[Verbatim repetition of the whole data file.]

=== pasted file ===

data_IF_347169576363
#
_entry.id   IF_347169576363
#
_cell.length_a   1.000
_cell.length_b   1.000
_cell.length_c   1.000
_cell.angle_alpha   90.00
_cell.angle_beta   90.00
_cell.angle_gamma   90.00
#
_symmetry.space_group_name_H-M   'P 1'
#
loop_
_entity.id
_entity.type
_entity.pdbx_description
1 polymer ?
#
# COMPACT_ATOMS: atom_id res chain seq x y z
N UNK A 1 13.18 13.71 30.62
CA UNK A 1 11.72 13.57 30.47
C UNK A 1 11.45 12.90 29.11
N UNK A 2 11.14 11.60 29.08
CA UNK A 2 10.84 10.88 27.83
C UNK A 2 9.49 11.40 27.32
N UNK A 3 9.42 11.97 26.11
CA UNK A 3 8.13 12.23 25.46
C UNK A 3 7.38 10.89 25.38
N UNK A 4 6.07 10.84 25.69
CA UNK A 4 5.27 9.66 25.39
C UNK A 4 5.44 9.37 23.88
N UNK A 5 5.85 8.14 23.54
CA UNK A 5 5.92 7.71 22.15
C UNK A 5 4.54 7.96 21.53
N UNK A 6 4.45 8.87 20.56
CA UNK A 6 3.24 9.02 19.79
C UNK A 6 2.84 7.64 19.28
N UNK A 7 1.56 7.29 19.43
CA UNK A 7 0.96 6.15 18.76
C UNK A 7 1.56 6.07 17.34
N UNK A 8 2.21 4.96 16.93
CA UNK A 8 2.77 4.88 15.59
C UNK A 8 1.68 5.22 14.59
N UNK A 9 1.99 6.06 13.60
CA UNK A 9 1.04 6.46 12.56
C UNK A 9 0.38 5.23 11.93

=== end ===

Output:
data_IF_347169576363
#
_entry.id   IF_347169576363
#
_cell.length_a   1.000
_cell.length_b   1.000
_cell.length_c   1.000
_cell.angle_alpha   90.00
_cell.angle_beta   90.00
_cell.angle_gamma   90.00
#
_symmetry.space_group_name_H-M   'P 1'
#
loop_
_entity.id
_entity.type
_entity.pdbx_description
1 polymer ?
#
# COMPACT_ATOMS: atom_id res chain seq x y z
N UNK A 1 13.18 13.71 30.62
CA UNK A 1 11.72 13.57 30.47
C UNK A 1 11.45 12.90 29.11
N UNK A 2 11.14 11.60 29.08
CA UNK A 2 10.84 10.88 27.83
C UNK A 2 9.49 11.40 27.32
N UNK A 3 9.42 11.97 26.11
CA UNK A 3 8.13 12.23 25.46
C UNK A 3 7.38 10.89 25.38
N UNK A 4 6.07 10.84 25.69
CA UNK A 4 5.27 9.66 25.39
C UNK A 4 5.44 9.37 23.88
N UNK A 5 5.85 8.14 23.54
CA UNK A 5 5.92 7.71 22.15
C UNK A 5 4.54 7.96 21.53
N UNK A 6 4.45 8.87 20.56
CA UNK A 6 3.24 9.02 19.79
C UNK A 6 2.84 7.64 19.28
N UNK A 7 1.56 7.29 19.43
CA UNK A 7 0.96 6.15 18.76
C UNK A 7 1.56 6.07 17.34
N UNK A 8 2.21 4.96 16.93
CA UNK A 8 2.77 4.88 15.59
C UNK A 8 1.68 5.22 14.59
N UNK A 9 1.99 6.06 13.60
CA UNK A 9 1.04 6.46 12.56
C UNK A 9 0.38 5.23 11.93